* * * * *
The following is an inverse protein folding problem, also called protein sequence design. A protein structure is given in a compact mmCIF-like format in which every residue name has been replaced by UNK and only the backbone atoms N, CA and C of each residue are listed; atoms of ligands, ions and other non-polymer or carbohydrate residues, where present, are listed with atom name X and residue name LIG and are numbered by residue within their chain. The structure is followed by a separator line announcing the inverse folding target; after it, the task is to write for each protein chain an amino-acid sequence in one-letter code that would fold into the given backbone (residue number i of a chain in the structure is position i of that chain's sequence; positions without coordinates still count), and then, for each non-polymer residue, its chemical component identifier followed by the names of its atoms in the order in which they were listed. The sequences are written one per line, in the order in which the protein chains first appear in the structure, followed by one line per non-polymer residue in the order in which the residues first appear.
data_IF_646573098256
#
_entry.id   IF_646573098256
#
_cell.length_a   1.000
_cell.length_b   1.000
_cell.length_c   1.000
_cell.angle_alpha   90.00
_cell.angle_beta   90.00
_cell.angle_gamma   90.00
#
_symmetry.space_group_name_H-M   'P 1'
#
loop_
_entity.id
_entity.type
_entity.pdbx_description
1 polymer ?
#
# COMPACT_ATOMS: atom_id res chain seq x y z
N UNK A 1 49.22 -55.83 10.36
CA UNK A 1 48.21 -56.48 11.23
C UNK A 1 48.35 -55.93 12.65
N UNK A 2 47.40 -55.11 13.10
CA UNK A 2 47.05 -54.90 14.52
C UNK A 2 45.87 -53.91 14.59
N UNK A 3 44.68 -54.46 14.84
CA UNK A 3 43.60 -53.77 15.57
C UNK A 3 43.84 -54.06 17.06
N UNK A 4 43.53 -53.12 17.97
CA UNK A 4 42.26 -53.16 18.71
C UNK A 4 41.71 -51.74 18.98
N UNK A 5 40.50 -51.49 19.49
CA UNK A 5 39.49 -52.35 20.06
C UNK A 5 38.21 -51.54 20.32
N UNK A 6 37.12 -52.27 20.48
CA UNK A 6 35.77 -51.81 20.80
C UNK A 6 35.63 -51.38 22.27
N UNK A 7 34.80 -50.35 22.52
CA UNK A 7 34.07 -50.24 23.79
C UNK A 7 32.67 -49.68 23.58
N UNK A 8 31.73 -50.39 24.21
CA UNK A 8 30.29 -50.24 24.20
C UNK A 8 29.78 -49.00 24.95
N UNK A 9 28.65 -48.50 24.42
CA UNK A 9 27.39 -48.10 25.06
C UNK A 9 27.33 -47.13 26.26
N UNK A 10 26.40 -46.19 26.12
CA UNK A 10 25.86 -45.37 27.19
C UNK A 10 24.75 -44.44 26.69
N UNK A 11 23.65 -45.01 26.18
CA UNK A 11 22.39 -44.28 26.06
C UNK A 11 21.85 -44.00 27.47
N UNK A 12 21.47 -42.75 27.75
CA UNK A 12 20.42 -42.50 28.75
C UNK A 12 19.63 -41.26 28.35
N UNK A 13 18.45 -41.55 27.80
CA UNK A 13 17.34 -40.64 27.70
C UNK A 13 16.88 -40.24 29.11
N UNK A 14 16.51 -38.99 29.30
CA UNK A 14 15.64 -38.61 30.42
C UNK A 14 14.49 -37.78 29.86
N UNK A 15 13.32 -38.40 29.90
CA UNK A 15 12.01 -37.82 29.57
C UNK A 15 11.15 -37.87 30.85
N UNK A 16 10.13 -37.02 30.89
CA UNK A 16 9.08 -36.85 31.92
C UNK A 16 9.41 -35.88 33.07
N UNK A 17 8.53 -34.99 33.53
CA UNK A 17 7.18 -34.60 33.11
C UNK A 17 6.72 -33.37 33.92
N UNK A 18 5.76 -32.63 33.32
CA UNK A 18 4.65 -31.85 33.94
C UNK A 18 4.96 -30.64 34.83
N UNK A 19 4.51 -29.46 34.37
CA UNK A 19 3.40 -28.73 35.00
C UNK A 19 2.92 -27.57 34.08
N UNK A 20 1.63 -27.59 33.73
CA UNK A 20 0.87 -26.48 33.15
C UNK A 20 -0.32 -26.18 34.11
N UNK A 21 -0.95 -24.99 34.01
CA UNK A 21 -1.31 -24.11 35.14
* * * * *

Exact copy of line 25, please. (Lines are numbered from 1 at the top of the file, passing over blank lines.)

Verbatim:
N UNK A 2 47.40 -55.11 13.10